Other gel-forming materials of use in the invention include, but are not limited to, hyaluronic acid and modified forms thereof, polysaccharides such as alginate and modified forms thereof, self-assembling peptides, etc. See, e.g., U.S. Pat. No. 6,129,761 for further description of alginate and modified forms thereof, hyaluronic acid and modified forms thereof, and additional examples of soluble gel-forming materials that are of use in various embodiments of the present invention. As described therein, other polymeric hydrogel precursors include polyethylene oxide-polypropylene glycol block copolymers such as Pluronics™ or Tetronics™ which are crosslinked by hydrogen bonding and/or by a temperature change, as described in Steinleitner et al., Obstetrics & Gynecology, 77:48-52 (1991); and Steinleitner et al., Fertility and Sterility, 57:305-308 (1992). Other materials which may be utilized include proteins such as fibrin or gelatin. Polymer mixtures also may be utilized. For example, a mixture of polyethylene oxide and polyacrylic acid which gels by hydrogen bonding upon mixing may be utilized.

Typically a gel-forming material of use in the invention is capable of being at least partly dissolved, or in certain embodiments of the invention substantially or fully dissolved, e.g., in an aqueous medium. For example, at least 50%, at least 60%, at least 70%, at least 80%, at least 90%, at least 95%, or more, by weight, of the gel-forming material present in a gel-forming composition may be dissolved. In certain embodiments essentially 100% of the material is dissolved.

Covalently crosslinkable hydrogel precursors also are useful. For example, a water soluble polyamine, such as chitosan, can be cross-linked with a water soluble diisothiocyanate, such as polyethylene glycol diisothiocyanate. The isothiocyanates will react with the amines to form a chemically crosslinked gel. Aldehyde reactions with amines, e.g., with polyethylene glycol dialdehyde also may be utilized. A hydroxylated water soluble polymer also may be utilized.

Alternatively, polymers may be utilized which include substituents which are crosslinked by a radical reaction upon contact with a radical initiator. For example, polymers including ethylenically unsaturated groups which can be photochemically crosslinked may be utilized, as disclosed in WO 93/17669, the disclosure of which is incorporated herein by reference. In this embodiment, water soluble macromers that include at least one water soluble region, a biodegradable region, and at least two free radical-polymerizable regions, are provided. The macromers are polymerized by exposure of the polymerizable regions to free radicals generated, for example, by photosensitive chemicals and or light. Examples of these macromers are PEG-oligolactyl-acrylates, wherein the acrylate groups are polymerized using radical initiating systems, such as an eosin dye, or by brief exposure to ultraviolet or visible light. Additionally, water soluble polymers which include cinnamoyl groups which may be photochemically crosslinked may be utilized, as disclosed in Matsuda et al., ASAID Trans., 38:154-157 (1992).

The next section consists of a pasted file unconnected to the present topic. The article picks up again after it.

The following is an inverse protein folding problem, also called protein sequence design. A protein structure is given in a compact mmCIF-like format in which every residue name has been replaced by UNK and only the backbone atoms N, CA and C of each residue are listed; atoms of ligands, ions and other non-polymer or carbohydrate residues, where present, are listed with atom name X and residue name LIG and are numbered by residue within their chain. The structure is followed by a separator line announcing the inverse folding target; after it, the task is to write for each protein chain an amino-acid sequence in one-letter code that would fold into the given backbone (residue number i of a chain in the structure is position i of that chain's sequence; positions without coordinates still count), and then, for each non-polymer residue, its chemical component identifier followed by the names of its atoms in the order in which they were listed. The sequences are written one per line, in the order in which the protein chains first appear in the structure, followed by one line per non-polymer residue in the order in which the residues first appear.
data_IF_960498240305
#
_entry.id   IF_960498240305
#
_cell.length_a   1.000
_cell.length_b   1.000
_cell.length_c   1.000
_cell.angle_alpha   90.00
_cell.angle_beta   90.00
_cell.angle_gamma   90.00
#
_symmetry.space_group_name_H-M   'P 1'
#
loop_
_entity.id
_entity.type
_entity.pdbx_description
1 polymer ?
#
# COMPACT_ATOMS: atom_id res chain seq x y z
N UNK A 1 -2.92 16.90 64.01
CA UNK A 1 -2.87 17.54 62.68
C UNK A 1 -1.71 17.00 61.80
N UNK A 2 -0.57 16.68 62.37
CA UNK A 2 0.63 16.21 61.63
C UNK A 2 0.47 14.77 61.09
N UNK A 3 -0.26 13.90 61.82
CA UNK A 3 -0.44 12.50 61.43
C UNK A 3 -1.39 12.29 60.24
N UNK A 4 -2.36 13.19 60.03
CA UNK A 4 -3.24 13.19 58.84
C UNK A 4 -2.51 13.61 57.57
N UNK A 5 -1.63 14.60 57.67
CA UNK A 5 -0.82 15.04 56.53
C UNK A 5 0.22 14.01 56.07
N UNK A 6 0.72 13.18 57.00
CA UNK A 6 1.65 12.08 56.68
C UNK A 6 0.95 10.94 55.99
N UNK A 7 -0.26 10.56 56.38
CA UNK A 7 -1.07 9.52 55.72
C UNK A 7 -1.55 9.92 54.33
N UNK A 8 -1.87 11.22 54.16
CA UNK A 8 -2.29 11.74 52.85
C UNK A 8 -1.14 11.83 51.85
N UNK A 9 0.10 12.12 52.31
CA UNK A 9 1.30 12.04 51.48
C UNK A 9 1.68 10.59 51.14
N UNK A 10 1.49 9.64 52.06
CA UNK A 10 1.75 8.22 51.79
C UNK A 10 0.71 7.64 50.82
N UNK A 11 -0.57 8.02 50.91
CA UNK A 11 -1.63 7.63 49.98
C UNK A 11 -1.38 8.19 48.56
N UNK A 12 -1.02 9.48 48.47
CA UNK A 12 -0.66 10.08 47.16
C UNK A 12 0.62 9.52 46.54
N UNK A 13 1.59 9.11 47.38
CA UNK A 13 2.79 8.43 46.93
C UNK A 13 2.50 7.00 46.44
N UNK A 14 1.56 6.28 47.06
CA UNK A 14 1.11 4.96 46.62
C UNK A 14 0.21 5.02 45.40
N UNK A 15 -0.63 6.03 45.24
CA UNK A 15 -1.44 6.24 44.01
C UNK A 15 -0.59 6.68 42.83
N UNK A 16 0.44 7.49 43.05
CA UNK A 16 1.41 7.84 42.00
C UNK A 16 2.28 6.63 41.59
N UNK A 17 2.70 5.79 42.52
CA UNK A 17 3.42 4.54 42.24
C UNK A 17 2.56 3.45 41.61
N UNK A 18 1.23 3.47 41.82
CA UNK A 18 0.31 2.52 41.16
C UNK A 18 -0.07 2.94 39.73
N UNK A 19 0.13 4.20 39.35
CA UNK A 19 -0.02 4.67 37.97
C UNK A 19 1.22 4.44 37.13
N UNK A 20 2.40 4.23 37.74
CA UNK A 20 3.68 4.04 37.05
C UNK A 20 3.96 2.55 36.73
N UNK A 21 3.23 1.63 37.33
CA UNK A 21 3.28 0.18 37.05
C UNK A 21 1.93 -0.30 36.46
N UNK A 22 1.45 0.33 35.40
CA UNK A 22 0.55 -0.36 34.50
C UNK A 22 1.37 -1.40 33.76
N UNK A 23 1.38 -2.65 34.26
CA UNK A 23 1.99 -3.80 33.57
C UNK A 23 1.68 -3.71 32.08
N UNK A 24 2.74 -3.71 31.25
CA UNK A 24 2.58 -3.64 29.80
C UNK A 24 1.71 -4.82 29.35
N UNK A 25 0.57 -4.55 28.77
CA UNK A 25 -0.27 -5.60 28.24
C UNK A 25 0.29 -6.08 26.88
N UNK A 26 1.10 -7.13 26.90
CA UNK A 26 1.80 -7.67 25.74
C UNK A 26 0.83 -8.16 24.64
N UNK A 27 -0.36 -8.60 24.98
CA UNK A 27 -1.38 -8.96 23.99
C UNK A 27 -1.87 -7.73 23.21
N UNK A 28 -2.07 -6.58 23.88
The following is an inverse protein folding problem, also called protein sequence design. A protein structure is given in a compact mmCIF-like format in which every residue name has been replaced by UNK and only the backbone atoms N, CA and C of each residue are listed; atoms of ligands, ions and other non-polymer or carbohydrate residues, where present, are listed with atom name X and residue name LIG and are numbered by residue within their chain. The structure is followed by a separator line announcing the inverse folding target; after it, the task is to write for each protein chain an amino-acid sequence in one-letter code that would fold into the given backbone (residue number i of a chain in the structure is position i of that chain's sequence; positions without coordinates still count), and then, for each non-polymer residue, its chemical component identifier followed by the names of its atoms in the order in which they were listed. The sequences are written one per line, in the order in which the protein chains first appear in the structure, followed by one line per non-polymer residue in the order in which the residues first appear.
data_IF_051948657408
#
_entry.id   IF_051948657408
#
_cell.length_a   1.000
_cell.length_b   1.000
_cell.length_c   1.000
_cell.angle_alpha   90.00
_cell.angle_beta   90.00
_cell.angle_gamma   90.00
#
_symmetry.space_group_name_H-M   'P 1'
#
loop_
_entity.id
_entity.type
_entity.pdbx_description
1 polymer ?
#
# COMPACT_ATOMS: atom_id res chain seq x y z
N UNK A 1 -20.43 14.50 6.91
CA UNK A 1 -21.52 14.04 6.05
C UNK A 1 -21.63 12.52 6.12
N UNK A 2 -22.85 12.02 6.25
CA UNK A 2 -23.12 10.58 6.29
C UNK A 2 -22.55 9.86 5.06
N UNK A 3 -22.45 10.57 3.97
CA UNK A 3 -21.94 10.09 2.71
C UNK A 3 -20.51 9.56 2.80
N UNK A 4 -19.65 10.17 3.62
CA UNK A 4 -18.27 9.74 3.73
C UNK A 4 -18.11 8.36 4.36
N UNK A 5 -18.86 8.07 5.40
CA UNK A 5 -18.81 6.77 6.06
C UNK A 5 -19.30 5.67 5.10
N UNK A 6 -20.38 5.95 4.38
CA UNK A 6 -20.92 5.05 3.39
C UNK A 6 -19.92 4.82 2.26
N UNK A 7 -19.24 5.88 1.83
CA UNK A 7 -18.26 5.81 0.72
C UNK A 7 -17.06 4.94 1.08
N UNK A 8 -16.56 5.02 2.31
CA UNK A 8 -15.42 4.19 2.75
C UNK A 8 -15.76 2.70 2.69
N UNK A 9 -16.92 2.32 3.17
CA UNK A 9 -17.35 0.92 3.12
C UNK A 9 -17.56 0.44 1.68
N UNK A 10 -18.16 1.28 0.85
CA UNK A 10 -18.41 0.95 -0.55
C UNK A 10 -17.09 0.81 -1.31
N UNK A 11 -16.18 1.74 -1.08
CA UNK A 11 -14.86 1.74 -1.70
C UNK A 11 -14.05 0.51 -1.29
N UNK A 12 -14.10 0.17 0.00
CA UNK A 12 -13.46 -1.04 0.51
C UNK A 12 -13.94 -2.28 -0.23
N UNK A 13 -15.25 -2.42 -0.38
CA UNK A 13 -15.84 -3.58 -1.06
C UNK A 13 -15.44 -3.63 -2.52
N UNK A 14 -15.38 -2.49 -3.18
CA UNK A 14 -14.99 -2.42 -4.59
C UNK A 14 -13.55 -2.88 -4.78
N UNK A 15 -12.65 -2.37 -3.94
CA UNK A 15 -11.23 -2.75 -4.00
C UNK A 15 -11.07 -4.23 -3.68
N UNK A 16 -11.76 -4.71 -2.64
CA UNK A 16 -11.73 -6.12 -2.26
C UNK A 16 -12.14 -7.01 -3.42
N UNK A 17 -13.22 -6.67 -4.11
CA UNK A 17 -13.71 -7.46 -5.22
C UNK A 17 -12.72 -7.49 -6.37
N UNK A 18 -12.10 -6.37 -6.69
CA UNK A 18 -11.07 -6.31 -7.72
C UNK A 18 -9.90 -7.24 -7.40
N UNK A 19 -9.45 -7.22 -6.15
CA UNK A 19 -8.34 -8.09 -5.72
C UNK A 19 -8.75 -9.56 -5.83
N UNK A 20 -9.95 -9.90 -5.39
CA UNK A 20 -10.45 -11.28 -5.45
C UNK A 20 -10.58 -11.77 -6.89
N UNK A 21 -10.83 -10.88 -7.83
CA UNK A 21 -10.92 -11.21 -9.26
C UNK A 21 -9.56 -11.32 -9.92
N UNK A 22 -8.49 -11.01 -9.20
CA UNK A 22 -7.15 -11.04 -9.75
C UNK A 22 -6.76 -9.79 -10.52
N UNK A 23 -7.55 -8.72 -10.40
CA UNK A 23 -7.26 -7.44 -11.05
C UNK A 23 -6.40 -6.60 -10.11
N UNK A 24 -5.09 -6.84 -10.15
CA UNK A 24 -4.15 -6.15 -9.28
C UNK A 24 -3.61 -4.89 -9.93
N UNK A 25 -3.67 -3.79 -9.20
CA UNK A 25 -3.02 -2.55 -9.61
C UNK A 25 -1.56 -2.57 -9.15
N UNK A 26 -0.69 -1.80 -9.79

In general, the polymers are at least partially soluble in aqueous solutions, such as water, buffered salt solutions, or aqueous alcohol solutions. Methods for the synthesis of the other polymers described above are known to those skilled in the art. See, for example Concise Encyclopedia of Polymer Science and Polymeric Amines and Ammonium Salts, E. Goethals, editor (Pergamen Press, Elmsford, N.Y. 1980). Many polymers, such as poly(acrylic acid), are commercially available. Naturally occurring and synthetic polymers may be modified using chemical reactions available in the art and described, for example, in March, “Advanced Organic Chemistry,” 4th Edition, 1992, Wiley-Interscience Publication, New York.

Water soluble polymers with charged side groups may be crosslinked by reacting the polymer with an aqueous solution containing ions of the opposite charge, either cations if the polymer has acidic side groups or anions if the polymer has basic side groups. Examples of cations for crosslinking of the polymers with acidic side groups to form a hydrogel are monovalent cations such as sodium, and multivalent cations such as copper, calcium, aluminum, magnesium, strontium, barium, and tin, and di-, tri- or tetra-functional organic cations such as alkylammonium salts. Aqueous solutions of the salts of these cations are added to the polymers to form soft, highly swollen hydrogels and membranes. The higher the concentration of cation, or the higher the valence, the greater the degree of cross-linking of the polymer. Additionally, the polymers may be crosslinked enzymatically, e.g., fibrin with thrombin. In some embodiments a self-assembling peptide, such as those described in U.S. Pat. No. 6,800,481 is used. These peptides self-assemble to form a hydrogel structure upon contact with monovalent cations, e.g., such as those present in extracellular fluid.

In embodiments of the invention in which the gel is formed by cross-linking polymer chains to one another, the composition can include an appropriate cross-linking agent, which is selected according to the particular polymer. Alternately, the cross-linking agent can be administered after administration of the composition containing the gel-forming material, at substantially the same location. Any of these gels can be formed in vitro, e.g., as described above for gels, and implanted at an appropriate location in the eye or in the vicinity of the eye.